SF: Equal parts chaotic and smooth. I try not to be, but I am, for the most part, a perfectionist. I put so much pressure on myself when it comes to my films. During my prep process, I made lookbooks for every head of department. I tested every shot both alone, with friends, and with actors. I went over the shots numerous times with our DP Daniel Waghorne. I do this all in an attempt to not waste the time of my crew. They are working so incredibly hard and for basically peanuts (pun intended), and the last thing I want to do is show up unprepared. That being said… shit happens. We shot in New Orleans, so unplanned thunderstorms disrupted our first shoot date. We were working with a bare-bones crew, so each person had to do like 50 jobs. Not ideal for them or for the film, but kudos to them, we pulled it off. On our final day of shooting, we lost 4 hours of footage. We had 30 set-ups scheduled for that day, and I was on my 5th day in a row of 2 hours sleep. Thank god for our producers Desiree Staples and Katie Weiss Porter for stepping in and figuring out what needed to be reshot and in what order (we had no AD). Thank god for our DP Daniel Waghorne, who not only was able to reshoot everything we lost but actually shoot it better. Thank god for Joe Badon, who had my back and was my brain as I felt the life drain from my body. And thank god for the actors and crew, I’d name you all, but I’m trying to wrap this up for hauling ass and nailing every single set up, shot, and performance. The lesson is taken from a quote by Dwight D. Eisenhower, “In preparing for battle I have always found that plans are useless but planning is indispensable”, that and have a bigger crew.`

HH: Did you make the film first and then get financed after it, or was it a pitch first deal?

SF: I was fortunate enough to screen at one of my favorite festivals, FilmQuest, with my last film, BAD ACID. The festival was offering an amazing opportunity to pitch to MovieMaker Magazine in order to receive a production grant. I didn’t know that I was going to make FCK’N NUTS just then but on the last night of the festival I had a 5am Hyatt Hotel lobby conversation with a fellow filmmaker that inspired me to revisit this script which I’d written about 6 years prior. One thing led to another, and 6 months later, I was pitching the concept to Deirdre Mccarrick, and with the help of MovieMaker and New Orleans production company Cosmic Family Films, FCK’N NUTS was greenlit!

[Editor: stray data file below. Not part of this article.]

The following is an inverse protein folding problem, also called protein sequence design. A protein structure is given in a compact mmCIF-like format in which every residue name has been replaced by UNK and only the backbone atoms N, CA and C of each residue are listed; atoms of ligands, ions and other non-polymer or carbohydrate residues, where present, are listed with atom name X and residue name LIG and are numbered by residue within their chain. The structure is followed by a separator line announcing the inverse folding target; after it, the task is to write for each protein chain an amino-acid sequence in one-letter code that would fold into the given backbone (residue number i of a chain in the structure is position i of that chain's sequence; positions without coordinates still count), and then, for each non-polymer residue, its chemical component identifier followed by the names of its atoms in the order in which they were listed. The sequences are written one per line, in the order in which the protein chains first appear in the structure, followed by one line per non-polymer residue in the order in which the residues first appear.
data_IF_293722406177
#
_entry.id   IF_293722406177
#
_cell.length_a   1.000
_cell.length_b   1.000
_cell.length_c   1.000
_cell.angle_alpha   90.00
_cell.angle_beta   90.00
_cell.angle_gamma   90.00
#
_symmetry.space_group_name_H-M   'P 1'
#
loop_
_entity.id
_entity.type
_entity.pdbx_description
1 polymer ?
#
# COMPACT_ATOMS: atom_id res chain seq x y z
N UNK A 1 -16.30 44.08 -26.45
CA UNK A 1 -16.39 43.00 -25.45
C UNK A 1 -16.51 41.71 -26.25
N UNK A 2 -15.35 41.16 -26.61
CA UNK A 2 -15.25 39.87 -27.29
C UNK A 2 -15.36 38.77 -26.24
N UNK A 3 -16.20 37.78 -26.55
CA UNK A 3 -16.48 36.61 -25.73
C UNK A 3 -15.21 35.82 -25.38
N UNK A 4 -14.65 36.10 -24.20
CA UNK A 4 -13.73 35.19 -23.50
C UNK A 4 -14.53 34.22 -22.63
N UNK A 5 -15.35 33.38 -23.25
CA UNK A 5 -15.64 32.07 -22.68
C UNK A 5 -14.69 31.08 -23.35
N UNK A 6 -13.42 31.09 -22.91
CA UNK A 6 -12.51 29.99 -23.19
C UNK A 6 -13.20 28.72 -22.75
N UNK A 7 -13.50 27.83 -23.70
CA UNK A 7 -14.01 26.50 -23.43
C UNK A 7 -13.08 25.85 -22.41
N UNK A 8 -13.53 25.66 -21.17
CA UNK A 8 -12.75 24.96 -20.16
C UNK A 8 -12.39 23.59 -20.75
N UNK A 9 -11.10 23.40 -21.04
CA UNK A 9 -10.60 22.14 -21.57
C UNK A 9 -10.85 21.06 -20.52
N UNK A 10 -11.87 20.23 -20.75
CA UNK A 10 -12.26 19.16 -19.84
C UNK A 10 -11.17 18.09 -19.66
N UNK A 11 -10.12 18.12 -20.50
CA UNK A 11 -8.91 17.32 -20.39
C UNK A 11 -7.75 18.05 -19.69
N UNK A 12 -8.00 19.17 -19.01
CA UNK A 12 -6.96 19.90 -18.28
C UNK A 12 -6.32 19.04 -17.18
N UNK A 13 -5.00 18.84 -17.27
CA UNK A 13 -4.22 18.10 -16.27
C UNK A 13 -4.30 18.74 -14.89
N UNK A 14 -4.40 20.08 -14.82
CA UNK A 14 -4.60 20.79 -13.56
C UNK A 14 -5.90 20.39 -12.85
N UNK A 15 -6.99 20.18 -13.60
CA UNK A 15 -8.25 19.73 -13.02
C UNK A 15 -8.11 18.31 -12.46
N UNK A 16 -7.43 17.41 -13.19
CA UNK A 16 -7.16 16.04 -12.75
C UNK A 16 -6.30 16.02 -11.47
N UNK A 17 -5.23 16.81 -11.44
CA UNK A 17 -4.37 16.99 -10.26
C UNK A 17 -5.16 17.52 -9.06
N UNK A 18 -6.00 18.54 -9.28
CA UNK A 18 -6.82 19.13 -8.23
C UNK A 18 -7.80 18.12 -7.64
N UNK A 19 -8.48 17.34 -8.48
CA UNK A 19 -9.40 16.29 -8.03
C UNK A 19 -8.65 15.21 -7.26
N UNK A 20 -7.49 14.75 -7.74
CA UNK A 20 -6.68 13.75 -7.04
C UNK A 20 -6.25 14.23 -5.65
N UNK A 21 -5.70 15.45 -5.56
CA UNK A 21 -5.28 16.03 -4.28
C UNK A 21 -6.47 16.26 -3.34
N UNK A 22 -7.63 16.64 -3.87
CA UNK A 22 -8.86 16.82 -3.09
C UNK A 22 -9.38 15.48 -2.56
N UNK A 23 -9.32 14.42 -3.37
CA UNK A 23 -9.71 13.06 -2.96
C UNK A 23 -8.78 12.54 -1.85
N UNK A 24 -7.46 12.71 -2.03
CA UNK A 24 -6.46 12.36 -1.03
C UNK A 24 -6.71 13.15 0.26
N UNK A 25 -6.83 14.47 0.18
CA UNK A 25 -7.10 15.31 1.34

HH: Do you like writing or directing more?

SF: Hands down directing. I am an ideas person. I come from a fine art background and was an actor for about 10 years. When I discovered that through directing, I can use my skills from painting to literally paint a picture within the camera frame as well as get to utilize my acting experience, I knew that directing was my jam! I am a visual storyteller and am currently in search of a writing partner whose skill set with story and dialogue compliment my imagination.

HH: Looking ahead 5 years, 10 years, 15 years, what do you hope has happened in that time?

SF: Let’s start with the next 6 months. I hope that FCK’N NUTS is my calling card on the festival trail and allows me the opportunity to make my first feature by next year. It’s an ambitious goal, but I like to dream big. I have a feature film concept for FCK’N NUTS that’s a BRAZIL meets ALL THAT JAZZ meets PHANTOM OF THE PARADISE rock opera about mental illness… but the one I am currently pushing and have seen interest in is BABALON ASCENDING; a psycheosexual thriller about a struggling New Orleans street artist who gets sucked into a world of magik and mayhem after being indoctrinated into a cult of artistic hedonists.

HH: What is your favourite horror film/book?

SF: I absolutely loved the book North Water. Although it’s not your typical horror story, the horrendous situations that the characters find themselves in and how those situations lead to the degradation of man are truly horrifying. As for film, I’ll name 3. ROSEMARY’S BABY was my first ever favorite film at age 5… (part of the reason and inspo for FCK’N NUTS), THE SHINING is still the most terrifying and perfectly executed movie I’ve ever seen, and the original SUSPIRIA because when I saw that film I knew I wanted to make movies.